From a neighbouring spring Chandrashekhar fetched water and sprinkled her face. He fanned her with his wrapping scarf, and after a time Shaibalini recovered her senses. She sat up and wept in silence.
“What were you staring at?” asked Chandrashekhar.
“Oh, that hell!” cried Shaibalini.
Chandrashekhar found that Shaibalini had begun to suffer the agonies of hell even in this very life.
“ I cannot die,” she said after a short silence, “I am in dread of a terrible hell. I am sure to, go there as soon asI die, therefore I must live. But how shall I live for twelve years all alone? Conscious or unconscious, I see nothing but hell.”
“You need not be frightened,” said Chandrashekhar.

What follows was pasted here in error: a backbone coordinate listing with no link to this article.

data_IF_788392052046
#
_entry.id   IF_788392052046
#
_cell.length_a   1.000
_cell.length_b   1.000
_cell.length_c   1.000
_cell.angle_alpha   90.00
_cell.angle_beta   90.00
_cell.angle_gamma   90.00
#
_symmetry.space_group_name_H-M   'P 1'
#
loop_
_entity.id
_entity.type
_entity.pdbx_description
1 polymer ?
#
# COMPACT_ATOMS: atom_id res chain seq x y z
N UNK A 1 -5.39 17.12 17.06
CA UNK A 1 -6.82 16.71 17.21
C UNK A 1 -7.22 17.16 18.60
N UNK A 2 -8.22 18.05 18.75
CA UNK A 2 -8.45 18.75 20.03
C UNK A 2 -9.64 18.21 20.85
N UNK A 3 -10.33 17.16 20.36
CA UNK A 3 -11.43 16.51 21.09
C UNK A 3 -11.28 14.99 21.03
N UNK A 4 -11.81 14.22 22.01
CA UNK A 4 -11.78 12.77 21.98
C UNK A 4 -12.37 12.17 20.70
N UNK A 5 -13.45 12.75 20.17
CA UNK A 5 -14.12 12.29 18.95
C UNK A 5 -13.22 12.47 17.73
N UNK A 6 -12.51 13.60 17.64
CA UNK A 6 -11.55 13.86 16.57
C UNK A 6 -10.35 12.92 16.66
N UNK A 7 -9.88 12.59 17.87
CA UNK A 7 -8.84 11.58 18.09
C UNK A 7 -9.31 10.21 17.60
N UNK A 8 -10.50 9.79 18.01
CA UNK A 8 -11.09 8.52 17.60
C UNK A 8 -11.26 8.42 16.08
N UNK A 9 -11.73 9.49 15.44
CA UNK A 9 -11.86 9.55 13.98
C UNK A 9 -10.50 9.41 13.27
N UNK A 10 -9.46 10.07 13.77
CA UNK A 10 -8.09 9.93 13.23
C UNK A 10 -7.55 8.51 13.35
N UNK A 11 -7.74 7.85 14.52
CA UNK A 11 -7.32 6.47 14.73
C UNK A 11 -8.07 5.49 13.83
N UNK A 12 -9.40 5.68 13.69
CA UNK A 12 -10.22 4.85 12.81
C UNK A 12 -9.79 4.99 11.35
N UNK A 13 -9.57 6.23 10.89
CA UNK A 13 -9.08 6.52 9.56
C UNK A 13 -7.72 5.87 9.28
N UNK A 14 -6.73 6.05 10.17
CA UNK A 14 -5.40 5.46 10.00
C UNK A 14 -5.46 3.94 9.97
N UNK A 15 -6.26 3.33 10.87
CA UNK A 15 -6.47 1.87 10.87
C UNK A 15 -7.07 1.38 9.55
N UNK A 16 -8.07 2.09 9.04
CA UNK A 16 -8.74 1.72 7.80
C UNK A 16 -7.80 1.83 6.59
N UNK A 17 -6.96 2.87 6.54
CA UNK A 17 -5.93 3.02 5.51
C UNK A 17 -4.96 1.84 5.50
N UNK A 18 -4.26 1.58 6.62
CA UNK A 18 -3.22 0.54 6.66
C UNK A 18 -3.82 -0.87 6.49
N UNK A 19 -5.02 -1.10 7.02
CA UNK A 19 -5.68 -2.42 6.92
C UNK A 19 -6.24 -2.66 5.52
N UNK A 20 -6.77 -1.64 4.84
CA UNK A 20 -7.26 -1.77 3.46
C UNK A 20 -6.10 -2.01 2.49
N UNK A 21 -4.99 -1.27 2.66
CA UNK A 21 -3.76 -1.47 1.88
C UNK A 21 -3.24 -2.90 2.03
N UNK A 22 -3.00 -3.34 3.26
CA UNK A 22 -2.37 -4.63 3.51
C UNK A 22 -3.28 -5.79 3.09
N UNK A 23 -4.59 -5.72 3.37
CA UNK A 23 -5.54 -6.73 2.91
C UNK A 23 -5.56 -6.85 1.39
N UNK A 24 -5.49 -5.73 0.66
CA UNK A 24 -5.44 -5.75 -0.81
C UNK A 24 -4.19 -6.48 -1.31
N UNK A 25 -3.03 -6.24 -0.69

“Fasting and mental suffering are the root of your present distemper. The physicians call it nervous disorder. Go to Vedagram and build yourself a hut at one end of the village. Sundari will be able to look after you there and place you in the hands of a doctor. All of a sudden Shaibalini closed her eyes. At the further end of the cave it seemed to her, as if the ﬁgure of Sundari, carved out of stone, stood with uplifted ﬁnger. Shaibalini found that Sundari had grown very tall, and gradually she grew up to the height of a palm-tree. She looked terrible; suddenly a hell was created there; again that same putrid smell, that same fearful crackling of ﬁre, the same heat, the same cold, the same wilderness of serpents and the same sky darkened with the same hideous worms. In that hell the ghouls descended carrying ropes of thorns and canes of scorpions in their hands; they bound Shaibalini with the rope and dragged her along striking her all the while with the scorpion—canes. The stony Sundari tall as a palm-tree, raised her arm and cheered them on. “Lay on, lay on; I